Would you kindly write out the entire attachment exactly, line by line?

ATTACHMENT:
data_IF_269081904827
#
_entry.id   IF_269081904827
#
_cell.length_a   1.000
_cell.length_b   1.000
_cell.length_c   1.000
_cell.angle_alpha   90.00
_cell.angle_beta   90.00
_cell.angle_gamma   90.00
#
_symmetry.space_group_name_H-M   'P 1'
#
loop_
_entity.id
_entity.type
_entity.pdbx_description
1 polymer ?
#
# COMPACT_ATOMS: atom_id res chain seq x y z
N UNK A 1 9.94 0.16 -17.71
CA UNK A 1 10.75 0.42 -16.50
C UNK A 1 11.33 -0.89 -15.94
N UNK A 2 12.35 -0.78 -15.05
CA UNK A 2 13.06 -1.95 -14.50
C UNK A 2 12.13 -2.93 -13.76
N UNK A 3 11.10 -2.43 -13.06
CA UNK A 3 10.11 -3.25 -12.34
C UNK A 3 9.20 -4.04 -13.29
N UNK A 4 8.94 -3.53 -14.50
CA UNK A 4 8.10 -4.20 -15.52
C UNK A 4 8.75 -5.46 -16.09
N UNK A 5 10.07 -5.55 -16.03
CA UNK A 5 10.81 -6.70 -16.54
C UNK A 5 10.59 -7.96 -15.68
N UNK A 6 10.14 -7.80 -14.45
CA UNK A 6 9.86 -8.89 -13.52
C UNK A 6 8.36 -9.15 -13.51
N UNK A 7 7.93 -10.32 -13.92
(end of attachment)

data_IF_269081904827
#
_entry.id   IF_269081904827
#
_cell.length_a   1.000
_cell.length_b   1.000
_cell.length_c   1.000
_cell.angle_alpha   90.00
_cell.angle_beta   90.00
_cell.angle_gamma   90.00
#
_symmetry.space_group_name_H-M   'P 1'
#
loop_
_entity.id
_entity.type
_entity.pdbx_description
1 polymer ?
#
# COMPACT_ATOMS: atom_id res chain seq x y z
N UNK A 1 9.94 0.16 -17.71
CA UNK A 1 10.75 0.42 -16.50
C UNK A 1 11.33 -0.89 -15.94
N UNK A 2 12.35 -0.78 -15.05
CA UNK A 2 13.06 -1.95 -14.50
C UNK A 2 12.13 -2.93 -13.76
N UNK A 3 11.10 -2.43 -13.06
CA UNK A 3 10.11 -3.25 -12.34
C UNK A 3 9.20 -4.04 -13.29
N UNK A 4 8.94 -3.53 -14.50
CA UNK A 4 8.10 -4.20 -15.52
C UNK A 4 8.75 -5.46 -16.09
N UNK A 5 10.07 -5.55 -16.03
CA UNK A 5 10.81 -6.70 -16.54
C UNK A 5 10.59 -7.96 -15.68
N UNK A 6 10.14 -7.80 -14.45
CA UNK A 6 9.86 -8.89 -13.52
C UNK A 6 8.36 -9.15 -13.51
N UNK A 7 7.93 -10.32 -13.92